With the exception of the Chinese water deer, which have tusks, all male deer have antlers.
Sometimes a female has a small stub. The only female deer with antlers are reindeer.
Antlers grow as highly vascular spongy tissue covered in a skin called velvet. Before the beginning of a species' mating season, the antlers calcify under the velvet and become hard bone.
The deer rubs off the velvet, leaving dead bone which forms the hard antlers. After the mating season, the pedicle and the antler base are separated by a layer of softer tissue, and the antler falls off.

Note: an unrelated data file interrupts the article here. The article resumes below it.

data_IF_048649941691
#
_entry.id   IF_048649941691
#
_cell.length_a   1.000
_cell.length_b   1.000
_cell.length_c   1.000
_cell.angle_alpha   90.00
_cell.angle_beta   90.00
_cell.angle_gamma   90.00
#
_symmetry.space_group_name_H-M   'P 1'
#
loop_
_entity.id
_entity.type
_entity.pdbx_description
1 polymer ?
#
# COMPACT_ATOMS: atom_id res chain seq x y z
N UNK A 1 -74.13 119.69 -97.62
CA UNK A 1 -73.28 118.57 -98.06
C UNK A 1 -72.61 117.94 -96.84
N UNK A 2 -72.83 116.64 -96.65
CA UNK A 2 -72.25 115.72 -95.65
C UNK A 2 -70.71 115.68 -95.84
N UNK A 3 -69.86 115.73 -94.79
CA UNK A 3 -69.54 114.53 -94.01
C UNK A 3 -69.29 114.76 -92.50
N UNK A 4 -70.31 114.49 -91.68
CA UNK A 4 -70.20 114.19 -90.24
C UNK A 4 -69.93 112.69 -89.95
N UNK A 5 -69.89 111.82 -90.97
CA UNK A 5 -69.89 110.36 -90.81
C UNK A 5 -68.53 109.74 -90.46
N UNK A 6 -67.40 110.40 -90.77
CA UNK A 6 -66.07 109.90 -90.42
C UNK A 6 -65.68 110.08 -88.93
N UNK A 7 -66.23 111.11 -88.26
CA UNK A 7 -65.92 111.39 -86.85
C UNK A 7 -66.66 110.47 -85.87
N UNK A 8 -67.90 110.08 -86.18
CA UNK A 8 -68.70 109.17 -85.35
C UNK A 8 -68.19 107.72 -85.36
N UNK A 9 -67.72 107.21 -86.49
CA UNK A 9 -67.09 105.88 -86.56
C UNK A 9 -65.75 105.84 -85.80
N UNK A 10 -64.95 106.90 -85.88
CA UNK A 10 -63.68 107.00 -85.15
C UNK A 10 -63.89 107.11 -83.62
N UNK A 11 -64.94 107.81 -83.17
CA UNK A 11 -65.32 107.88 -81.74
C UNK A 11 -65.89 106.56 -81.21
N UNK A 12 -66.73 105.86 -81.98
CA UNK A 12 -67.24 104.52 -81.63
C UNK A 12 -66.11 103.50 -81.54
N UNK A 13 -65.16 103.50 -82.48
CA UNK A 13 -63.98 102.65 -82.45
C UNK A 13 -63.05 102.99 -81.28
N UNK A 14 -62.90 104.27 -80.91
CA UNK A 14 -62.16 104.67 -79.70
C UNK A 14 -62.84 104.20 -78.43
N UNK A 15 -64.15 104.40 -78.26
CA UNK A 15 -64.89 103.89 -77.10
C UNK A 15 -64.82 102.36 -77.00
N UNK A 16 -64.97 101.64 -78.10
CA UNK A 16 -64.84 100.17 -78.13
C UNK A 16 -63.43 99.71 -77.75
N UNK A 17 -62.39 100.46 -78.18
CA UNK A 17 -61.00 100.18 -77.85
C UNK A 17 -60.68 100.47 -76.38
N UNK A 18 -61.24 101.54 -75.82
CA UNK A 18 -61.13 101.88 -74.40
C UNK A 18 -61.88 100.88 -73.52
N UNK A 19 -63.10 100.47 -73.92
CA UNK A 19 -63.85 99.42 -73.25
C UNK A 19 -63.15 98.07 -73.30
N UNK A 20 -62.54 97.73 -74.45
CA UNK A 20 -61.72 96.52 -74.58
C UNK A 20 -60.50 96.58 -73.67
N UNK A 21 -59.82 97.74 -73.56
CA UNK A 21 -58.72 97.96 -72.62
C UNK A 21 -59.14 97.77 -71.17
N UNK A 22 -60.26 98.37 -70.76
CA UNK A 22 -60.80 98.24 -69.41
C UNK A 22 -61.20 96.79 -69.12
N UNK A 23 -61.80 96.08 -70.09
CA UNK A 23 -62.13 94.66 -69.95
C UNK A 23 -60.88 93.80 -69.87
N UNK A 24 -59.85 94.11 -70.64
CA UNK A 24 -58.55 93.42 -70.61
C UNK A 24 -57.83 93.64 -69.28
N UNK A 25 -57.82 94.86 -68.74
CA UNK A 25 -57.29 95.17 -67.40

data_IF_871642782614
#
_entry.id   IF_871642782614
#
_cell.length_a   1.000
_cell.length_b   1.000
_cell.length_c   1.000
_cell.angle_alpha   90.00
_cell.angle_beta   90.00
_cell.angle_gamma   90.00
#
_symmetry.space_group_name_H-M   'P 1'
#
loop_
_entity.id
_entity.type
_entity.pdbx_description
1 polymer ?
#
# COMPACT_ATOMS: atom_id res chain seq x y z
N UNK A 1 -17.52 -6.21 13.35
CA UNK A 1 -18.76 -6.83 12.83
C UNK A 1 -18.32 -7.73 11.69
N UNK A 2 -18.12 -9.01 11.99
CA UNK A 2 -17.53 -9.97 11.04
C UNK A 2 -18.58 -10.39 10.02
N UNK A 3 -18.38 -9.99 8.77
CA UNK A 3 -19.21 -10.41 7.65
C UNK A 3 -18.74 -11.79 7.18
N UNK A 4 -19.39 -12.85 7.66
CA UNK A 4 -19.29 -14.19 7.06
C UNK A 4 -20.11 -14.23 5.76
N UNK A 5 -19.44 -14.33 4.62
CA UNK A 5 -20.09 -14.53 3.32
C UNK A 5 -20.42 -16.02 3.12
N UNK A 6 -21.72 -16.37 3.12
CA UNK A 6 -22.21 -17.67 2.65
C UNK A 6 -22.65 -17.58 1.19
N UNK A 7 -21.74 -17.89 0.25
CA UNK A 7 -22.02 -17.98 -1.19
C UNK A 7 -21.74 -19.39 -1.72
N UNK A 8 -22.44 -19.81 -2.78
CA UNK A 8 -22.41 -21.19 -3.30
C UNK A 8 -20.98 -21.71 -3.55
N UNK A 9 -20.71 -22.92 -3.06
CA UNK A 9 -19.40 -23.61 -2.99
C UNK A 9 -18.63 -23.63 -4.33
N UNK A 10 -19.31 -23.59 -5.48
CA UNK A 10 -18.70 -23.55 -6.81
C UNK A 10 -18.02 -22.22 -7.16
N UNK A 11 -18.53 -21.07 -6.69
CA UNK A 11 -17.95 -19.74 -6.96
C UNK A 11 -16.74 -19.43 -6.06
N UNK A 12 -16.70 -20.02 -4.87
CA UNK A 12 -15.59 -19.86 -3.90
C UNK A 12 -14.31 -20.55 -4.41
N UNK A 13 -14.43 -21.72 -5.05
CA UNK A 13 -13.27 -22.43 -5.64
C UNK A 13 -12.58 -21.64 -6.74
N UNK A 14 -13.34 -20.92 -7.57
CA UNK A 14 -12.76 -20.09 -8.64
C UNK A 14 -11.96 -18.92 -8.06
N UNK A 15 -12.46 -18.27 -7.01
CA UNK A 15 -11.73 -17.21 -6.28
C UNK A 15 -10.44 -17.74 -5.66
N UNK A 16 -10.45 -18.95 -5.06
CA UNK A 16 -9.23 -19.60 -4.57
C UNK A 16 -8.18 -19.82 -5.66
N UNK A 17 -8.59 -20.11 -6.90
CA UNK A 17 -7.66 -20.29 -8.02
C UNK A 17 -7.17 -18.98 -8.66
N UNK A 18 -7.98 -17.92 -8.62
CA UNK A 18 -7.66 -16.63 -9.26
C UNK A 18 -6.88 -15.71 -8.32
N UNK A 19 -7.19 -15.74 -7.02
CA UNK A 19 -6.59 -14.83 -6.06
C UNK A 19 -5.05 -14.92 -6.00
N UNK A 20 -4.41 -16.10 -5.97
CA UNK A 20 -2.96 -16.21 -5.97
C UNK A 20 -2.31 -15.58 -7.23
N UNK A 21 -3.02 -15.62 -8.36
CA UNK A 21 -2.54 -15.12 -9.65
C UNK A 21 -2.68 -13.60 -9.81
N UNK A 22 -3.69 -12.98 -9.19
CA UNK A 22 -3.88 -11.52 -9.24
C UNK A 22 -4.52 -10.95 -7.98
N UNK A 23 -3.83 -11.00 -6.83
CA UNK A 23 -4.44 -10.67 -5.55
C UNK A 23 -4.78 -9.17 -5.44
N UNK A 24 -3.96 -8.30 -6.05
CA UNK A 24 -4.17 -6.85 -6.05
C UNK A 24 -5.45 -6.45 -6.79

One way that many hunters are able to track main paths that the deer travel on is because of their "rubs". The deer rub trees to deposit scent from glands near the eye and forehead and physically mark territory.
During the mating season, bucks use their antlers to fight one another for the opportunity to attract mates in a given herd.
The two bucks circle each other, bend back their legs, lower their heads, and charge. The tines on the antlers create grooves that allow another male's antlers to lock into place. This allows the males to wrestle without risking injury to the face.